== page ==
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Prospective Evaluation of Opioid Use After Distal Radius Fracture Surgery: Determining What Effects Consumption
Asif Ilyas, MD; Joseph O'Neil, MD; Mark Wang, MD
Rothman Institute at Thomas Jefferson University Hospital, Philadelphia, PA

Introduction: Postoperative pain management and opioid consumption following distal radius fracture repair surgery (DRF ORIF) may be influenced by a number of variables including fracture type, patient demographics, and anesthetic type. Over-prescribing postoperatively potentially introduces excess opioids vulnerable to diversion and abuse. In order to optimize postoperative opioid dosage and better understand opioid consumption following DRF ORIF, a prospective study was undertaken with the hypothesis that opioid consumption would be lower with regional anesthesia, but higher with worsening fracture classification and various patient demographics.

Methods: All patients undergoing DRF ORIF were consecutively enrolled over a six month period. Information collected included patient demographics, fracture type, surgical technique, anesthesia type, amount and type of narcotic prescribed, number of pills taken, reason for stopping, and adverse events. Statistical analysis was performed.

Results: A total of 98 patients were eligible for inclusion in the study (average age of 58 years), consisting of 79 females and 19 males. Prior to morphine equivalent conversion, average opioid pill consumption was 15 pills and the average amount prescribed was 29 pills. Anesthesia type consisted of 45 patients with general anesthesia (GEN) and 53 with regional anesthesia (REG) with a single shot peripheral nerve block. The mean amount of opioid consumption calculated via morphine equivalence was 58.5mg (range 0-280mg) for a mean of 4.8 days (range 0-16 days) after surgery. Opioid consumption in the GEN group was 59.2 compared to 58.5 in the REG group (p>0.05). Opioid consumption based on fracture classification consisted of mean morphine equivalence of 57.7, 60.3, and 62.0 for fractures with AO Class A, B, and C, respectively (p>0.05). Analysis of patient demographics found that there was an inverse relationship between age and opioid use (p<0.05). Similarly, there was a trend towards a higher opioid consumption among self-pay/Medicaid patients (p>0.05).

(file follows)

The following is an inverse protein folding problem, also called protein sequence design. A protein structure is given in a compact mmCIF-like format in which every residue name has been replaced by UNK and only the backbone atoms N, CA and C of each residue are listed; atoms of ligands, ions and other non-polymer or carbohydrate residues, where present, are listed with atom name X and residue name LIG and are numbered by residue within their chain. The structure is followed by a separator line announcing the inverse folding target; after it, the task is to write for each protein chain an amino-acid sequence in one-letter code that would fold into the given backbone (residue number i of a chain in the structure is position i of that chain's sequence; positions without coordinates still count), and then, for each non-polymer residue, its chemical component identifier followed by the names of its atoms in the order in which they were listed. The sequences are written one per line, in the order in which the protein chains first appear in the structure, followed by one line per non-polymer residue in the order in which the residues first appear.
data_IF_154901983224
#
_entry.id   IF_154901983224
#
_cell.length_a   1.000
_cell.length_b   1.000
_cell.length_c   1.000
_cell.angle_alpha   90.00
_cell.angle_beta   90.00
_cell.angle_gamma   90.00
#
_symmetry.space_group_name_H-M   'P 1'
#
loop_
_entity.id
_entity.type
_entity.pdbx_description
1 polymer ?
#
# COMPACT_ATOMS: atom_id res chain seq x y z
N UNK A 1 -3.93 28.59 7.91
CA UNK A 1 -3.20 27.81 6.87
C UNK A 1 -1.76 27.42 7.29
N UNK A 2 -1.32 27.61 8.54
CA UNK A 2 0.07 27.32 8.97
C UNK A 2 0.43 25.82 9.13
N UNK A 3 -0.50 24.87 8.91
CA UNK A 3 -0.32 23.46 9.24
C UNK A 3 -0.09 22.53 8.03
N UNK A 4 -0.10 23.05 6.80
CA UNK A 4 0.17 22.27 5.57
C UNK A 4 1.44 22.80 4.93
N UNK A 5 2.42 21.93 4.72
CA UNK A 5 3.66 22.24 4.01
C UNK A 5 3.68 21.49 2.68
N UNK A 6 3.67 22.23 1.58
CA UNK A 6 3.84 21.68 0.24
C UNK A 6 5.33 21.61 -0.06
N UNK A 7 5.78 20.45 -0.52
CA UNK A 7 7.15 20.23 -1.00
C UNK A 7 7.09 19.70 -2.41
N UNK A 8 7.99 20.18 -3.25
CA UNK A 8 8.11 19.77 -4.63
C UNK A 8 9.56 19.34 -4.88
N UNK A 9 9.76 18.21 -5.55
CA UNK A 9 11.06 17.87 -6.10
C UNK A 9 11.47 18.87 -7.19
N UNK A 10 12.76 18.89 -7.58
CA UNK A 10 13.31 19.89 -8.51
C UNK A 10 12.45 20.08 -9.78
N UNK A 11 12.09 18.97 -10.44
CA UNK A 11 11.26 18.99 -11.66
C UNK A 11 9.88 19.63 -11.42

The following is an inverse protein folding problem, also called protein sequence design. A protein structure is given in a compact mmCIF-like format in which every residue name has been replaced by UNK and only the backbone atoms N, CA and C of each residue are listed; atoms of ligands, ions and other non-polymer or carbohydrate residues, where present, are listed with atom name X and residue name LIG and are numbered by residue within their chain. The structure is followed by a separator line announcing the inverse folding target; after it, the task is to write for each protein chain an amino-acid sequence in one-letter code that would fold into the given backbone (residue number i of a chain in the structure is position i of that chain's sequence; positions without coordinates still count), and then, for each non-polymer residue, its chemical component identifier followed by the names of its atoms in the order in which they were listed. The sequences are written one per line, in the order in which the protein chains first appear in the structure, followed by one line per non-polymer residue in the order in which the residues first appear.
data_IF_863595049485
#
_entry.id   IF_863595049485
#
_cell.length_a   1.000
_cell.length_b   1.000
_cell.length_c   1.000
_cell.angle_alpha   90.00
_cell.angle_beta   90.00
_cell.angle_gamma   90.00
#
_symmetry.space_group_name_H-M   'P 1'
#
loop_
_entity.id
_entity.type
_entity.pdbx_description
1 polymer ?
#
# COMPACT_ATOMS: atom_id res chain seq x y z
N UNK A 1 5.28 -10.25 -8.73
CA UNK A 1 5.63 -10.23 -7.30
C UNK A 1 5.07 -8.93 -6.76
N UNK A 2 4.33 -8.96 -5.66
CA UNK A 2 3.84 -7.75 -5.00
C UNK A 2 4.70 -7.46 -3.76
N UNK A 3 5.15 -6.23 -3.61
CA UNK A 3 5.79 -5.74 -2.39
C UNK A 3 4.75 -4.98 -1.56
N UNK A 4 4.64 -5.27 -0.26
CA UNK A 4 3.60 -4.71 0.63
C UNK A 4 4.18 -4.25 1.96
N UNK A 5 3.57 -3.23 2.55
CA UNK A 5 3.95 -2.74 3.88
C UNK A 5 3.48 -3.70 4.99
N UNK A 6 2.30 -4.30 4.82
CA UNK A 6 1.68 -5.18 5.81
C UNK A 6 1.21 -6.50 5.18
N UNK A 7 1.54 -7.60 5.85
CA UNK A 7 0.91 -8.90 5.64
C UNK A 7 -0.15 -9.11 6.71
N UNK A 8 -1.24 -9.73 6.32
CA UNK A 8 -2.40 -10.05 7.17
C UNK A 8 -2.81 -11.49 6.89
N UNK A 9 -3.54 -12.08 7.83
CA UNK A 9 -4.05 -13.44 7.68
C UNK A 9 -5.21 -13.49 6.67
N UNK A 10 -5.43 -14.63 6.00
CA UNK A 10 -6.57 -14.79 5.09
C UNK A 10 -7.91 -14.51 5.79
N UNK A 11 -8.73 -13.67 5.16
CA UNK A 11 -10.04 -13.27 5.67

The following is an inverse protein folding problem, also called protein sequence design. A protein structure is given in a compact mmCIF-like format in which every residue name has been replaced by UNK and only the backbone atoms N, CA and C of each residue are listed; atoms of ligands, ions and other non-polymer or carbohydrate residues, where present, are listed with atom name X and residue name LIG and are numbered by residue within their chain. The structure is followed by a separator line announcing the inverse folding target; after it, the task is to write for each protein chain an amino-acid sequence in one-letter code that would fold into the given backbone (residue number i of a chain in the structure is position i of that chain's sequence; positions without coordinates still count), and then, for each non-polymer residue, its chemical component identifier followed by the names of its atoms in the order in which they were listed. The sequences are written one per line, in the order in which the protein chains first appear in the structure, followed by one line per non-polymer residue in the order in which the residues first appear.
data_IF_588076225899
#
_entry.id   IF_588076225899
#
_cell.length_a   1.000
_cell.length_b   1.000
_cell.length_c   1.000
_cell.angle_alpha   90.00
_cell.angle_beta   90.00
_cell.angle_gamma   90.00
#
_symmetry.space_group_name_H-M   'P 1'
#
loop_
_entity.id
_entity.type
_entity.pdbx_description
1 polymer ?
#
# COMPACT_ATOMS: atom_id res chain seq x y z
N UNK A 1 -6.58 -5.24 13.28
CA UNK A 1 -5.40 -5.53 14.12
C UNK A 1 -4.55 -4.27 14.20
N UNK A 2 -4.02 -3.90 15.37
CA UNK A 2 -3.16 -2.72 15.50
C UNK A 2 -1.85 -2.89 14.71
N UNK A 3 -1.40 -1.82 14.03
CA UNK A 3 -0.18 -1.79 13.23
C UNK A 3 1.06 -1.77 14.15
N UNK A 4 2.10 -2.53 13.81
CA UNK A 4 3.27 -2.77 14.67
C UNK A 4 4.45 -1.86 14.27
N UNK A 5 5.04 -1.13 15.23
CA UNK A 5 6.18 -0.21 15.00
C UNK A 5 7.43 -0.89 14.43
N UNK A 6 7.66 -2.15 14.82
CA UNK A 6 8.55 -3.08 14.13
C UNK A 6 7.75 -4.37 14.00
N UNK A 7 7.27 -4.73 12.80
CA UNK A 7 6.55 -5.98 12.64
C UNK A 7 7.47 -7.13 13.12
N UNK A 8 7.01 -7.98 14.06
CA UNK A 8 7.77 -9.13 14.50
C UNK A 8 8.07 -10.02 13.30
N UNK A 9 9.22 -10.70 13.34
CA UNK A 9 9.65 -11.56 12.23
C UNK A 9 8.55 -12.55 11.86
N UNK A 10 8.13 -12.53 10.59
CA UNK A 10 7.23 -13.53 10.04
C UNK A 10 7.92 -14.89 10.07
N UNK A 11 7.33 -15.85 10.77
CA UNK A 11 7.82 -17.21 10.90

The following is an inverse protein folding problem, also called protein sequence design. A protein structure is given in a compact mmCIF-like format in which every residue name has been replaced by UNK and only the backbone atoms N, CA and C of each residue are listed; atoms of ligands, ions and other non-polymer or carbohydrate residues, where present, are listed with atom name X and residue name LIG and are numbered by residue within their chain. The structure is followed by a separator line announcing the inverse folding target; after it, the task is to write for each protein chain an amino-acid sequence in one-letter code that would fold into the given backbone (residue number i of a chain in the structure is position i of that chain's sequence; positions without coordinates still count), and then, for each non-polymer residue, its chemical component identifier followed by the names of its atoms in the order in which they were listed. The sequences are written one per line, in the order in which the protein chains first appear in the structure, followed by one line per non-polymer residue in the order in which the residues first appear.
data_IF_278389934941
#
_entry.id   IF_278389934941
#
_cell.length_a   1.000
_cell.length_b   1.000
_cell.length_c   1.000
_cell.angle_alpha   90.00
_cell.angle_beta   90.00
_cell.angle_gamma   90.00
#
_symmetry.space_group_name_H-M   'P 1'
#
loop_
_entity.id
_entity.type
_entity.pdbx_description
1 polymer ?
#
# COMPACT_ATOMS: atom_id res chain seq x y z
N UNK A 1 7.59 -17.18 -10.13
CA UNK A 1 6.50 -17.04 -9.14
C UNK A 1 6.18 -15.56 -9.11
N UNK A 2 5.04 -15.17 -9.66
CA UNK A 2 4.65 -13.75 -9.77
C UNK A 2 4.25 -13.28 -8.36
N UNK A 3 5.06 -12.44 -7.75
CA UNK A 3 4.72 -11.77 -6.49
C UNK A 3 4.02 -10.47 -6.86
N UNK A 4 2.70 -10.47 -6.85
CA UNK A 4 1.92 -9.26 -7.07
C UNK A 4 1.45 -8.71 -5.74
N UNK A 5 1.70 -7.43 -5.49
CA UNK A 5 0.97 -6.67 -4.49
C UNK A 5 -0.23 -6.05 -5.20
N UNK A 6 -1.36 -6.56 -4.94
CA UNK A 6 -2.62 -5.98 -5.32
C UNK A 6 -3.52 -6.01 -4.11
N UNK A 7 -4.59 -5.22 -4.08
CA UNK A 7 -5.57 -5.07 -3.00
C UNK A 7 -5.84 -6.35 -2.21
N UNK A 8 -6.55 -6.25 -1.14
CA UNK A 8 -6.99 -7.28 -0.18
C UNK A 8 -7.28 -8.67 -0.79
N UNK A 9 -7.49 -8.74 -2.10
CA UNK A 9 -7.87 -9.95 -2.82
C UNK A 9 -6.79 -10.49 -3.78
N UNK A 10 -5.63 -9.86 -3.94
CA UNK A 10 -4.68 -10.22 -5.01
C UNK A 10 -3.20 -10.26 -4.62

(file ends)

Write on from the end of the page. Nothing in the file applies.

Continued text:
Conclusion: Patients following DRF ORIF were routinely over-prescribed opioids by approximately double than actually consumed post-operatively. Opioid consumption was equivalent irrespective of type of GEN or REG anesthesia. Worsening fracture classification demonstrated a trend towards increasing opioid consumption. In terms of patient demographics, opioid consumption decreased with increasing age. However, patients who were self-pay or had Medicaid were more likely to consume a greater amount of opioids. Surgeons should take these findings into account when prescribing postoperative opioids in order to avoid optimize prescribing.


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